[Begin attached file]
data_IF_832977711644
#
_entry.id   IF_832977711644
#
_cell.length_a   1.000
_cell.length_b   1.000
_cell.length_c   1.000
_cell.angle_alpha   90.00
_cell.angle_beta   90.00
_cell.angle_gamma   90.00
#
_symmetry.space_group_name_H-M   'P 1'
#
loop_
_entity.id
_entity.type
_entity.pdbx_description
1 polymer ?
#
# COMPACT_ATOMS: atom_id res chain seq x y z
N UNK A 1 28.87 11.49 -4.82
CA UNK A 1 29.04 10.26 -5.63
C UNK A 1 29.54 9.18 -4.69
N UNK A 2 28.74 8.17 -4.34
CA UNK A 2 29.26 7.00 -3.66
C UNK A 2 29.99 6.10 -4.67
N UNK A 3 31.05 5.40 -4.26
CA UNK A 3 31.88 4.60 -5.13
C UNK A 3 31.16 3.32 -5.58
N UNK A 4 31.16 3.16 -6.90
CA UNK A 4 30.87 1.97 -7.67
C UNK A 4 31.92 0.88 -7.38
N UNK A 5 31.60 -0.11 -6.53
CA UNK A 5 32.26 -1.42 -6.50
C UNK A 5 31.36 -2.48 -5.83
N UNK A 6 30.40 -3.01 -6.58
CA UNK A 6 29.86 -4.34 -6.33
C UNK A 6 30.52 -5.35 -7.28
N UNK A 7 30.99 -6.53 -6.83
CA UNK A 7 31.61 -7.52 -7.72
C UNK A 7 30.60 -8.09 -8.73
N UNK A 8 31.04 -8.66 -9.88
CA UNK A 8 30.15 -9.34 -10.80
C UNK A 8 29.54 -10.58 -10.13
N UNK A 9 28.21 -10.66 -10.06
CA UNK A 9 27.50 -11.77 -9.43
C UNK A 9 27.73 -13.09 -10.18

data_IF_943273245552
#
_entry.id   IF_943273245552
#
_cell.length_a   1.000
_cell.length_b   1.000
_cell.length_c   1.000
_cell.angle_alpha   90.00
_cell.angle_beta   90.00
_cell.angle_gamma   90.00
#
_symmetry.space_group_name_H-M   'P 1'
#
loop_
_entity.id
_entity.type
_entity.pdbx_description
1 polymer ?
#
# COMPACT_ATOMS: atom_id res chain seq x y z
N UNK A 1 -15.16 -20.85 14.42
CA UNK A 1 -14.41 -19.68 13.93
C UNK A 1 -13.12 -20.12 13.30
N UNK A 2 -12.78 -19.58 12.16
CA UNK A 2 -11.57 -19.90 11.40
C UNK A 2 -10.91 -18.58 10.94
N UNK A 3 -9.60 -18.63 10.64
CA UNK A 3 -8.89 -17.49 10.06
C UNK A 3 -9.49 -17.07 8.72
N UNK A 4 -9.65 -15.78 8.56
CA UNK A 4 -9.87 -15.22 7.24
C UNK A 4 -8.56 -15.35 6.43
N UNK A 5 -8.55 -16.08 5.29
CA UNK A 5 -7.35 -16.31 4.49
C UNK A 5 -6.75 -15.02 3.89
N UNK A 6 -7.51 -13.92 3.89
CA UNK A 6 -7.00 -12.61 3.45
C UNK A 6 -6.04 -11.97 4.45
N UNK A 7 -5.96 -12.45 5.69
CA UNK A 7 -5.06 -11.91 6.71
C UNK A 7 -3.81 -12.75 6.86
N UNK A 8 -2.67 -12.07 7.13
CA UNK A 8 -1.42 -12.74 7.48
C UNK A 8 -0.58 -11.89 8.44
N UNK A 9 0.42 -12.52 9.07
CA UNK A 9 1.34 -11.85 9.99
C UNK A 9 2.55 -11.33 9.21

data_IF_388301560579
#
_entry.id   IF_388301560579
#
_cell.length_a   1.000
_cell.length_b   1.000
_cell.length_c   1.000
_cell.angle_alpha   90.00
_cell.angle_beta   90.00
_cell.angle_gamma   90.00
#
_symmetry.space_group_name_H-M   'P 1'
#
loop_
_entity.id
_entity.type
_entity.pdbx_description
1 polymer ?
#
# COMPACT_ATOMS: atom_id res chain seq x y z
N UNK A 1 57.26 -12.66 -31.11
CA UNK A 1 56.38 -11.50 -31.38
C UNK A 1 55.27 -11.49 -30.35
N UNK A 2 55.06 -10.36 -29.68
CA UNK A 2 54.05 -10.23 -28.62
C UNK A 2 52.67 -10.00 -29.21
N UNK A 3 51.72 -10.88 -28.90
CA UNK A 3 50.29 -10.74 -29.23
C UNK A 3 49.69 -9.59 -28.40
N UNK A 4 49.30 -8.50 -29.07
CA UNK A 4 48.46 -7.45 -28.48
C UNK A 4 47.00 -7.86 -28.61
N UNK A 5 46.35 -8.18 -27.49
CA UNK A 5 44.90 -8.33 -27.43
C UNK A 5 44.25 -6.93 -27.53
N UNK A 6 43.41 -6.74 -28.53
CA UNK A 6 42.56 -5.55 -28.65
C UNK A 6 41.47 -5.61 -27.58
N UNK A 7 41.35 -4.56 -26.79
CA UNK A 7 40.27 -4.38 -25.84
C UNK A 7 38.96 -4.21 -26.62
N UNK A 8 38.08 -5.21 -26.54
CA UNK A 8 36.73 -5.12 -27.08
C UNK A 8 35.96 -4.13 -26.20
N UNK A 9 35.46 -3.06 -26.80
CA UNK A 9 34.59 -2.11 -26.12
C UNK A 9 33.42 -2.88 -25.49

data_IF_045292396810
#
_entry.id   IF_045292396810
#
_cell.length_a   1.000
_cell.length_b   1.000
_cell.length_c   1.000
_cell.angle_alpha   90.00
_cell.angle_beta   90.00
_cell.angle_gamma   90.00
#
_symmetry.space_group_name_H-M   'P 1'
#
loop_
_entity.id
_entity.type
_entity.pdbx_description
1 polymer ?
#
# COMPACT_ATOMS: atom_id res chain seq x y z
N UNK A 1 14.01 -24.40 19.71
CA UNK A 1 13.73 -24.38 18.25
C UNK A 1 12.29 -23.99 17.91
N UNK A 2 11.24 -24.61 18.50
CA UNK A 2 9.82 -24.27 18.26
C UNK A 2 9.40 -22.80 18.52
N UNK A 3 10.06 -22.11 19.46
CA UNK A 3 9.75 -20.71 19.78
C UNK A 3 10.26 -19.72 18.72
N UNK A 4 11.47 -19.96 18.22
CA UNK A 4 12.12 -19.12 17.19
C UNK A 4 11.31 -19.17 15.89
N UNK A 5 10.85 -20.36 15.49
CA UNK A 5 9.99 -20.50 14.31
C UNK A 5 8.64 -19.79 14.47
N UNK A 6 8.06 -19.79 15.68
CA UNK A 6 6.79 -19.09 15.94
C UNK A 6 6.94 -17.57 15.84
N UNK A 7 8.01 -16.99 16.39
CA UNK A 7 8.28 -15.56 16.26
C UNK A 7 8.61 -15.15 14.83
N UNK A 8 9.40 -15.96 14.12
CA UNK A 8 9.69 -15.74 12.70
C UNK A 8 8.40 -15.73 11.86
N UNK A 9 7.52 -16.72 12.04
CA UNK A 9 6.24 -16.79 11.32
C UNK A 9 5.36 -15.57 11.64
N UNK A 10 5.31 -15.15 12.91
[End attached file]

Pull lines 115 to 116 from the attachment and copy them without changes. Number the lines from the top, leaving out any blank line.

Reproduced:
N UNK A 1 57.26 -12.66 -31.11
CA UNK A 1 56.38 -11.50 -31.38